The sedan proved remarkably hushed while cruising, and the finely rendered interior, here with a stitched leather-covered dash, still holds up in its fourth year. Real aluminum and chrome accents complement the precision feel of the controls, and an iDrive-like controller on the console gives reasonably intuitive access to navigation and audio, with the option of running the whole show using voice commands.
The seats are broad and comfortable (although they won’t hug you reassuringly like BMW chairs), and back seat room is generous for two. For 2012, rear seat heat is now available.
A couple of nits to pick: only the driver’s seat gets ventilation and the trunk lid doesn’t swing up on its own when released. It will in the compact Elantra…
Hyundai chose conservative clothing for its luxury sedan, unabashedly borrowing styling cues from a number of makers. If a Mercedes, Lexus, BMW and Infiniti were stranded on a deserted island.. well, you get the picture. For 2012, the Genesis gets spruced up with a redesigned front fascia and grille, larger air intakes, new headlights with LED accents and LED position lights, new rocker panels, brushed aluminum window surrounds, fresh taillights and dual asymmetrical exhaust tips integrated directly into the rear bumper.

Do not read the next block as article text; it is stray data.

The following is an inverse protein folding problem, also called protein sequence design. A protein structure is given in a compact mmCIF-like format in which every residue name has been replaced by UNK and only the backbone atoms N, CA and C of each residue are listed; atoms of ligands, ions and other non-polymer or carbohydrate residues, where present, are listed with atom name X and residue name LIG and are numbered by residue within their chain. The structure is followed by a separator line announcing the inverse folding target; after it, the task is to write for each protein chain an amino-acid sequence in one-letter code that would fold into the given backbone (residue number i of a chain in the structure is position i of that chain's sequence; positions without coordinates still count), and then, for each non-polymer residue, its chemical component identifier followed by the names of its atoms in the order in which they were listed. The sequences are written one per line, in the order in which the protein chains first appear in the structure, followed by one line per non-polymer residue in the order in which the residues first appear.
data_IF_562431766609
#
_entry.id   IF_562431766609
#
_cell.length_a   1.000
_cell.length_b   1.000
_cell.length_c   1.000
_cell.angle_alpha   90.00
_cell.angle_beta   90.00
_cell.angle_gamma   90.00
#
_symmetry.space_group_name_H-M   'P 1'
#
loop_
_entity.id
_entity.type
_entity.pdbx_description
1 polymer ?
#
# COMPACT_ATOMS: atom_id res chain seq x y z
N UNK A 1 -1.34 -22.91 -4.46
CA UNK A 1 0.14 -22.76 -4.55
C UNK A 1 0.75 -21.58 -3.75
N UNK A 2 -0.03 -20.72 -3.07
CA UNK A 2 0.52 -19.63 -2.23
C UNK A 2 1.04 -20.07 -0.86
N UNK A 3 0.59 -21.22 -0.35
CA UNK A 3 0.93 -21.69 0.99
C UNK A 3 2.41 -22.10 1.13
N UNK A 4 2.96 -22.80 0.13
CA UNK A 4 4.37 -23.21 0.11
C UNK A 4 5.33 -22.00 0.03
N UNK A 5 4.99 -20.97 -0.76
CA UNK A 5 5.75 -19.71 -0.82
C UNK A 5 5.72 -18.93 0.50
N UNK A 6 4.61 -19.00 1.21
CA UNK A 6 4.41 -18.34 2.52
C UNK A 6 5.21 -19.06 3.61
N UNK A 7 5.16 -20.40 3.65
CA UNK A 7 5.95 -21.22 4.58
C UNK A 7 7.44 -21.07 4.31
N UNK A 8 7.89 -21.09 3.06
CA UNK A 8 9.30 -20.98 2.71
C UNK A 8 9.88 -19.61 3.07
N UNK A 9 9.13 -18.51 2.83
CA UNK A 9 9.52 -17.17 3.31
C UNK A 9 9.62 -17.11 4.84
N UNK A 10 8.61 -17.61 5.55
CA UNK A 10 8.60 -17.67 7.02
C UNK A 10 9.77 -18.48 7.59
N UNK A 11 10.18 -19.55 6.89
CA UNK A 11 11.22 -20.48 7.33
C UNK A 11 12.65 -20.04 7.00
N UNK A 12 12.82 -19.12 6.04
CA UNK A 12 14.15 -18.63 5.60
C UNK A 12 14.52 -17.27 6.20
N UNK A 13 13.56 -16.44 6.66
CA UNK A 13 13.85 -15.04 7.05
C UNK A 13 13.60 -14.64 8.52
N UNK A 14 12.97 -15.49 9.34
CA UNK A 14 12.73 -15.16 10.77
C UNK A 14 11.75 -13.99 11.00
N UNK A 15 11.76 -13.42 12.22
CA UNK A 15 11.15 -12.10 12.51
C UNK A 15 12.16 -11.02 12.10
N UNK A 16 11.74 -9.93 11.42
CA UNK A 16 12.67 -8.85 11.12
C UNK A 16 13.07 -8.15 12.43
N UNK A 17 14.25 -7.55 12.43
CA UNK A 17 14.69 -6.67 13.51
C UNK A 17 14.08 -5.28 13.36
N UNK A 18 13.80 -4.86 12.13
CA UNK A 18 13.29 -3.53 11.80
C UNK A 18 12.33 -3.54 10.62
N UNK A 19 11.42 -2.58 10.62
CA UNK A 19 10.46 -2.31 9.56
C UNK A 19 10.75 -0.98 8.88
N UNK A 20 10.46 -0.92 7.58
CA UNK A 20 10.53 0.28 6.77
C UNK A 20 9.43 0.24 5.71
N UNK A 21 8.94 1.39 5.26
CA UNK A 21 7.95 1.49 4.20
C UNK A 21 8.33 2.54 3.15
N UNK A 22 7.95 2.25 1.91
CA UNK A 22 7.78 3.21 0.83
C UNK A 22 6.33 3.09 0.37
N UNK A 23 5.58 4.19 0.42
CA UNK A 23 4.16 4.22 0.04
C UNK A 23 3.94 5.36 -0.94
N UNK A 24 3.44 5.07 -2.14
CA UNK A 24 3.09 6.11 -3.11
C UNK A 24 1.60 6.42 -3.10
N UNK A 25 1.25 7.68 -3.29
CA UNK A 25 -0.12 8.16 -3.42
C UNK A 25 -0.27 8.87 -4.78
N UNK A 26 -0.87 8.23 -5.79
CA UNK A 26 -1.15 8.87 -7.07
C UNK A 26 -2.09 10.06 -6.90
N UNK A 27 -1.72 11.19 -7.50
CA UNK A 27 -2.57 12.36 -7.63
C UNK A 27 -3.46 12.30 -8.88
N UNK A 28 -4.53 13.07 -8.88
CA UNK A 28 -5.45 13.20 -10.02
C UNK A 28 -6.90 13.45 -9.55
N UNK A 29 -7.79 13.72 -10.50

With only a small Hyundai badge on the trunk, this Genesis still has ‘em guessing.
In the wide-world of Hyundai, the Genesis sedan is a small player. Total 2010 Canadian sales were 811 units, against 2,382 BMW 5 Series, and while Mercedes won’t release its figures, a similar number of E-Class sedans likely went out the door.
It’s pretty much a given that not too many car buyers kicking tires in a BMW, Audi, Mercedes or even Lexus store will be cross shopping a Hyundai, Maybe they should. I predict we’ll be seeing more Genesis Sedans on the road, not just because the 2012 3.8 is now a very well sorted luxury car, but also due to the people’s gradually changing perception of this Korean automaker.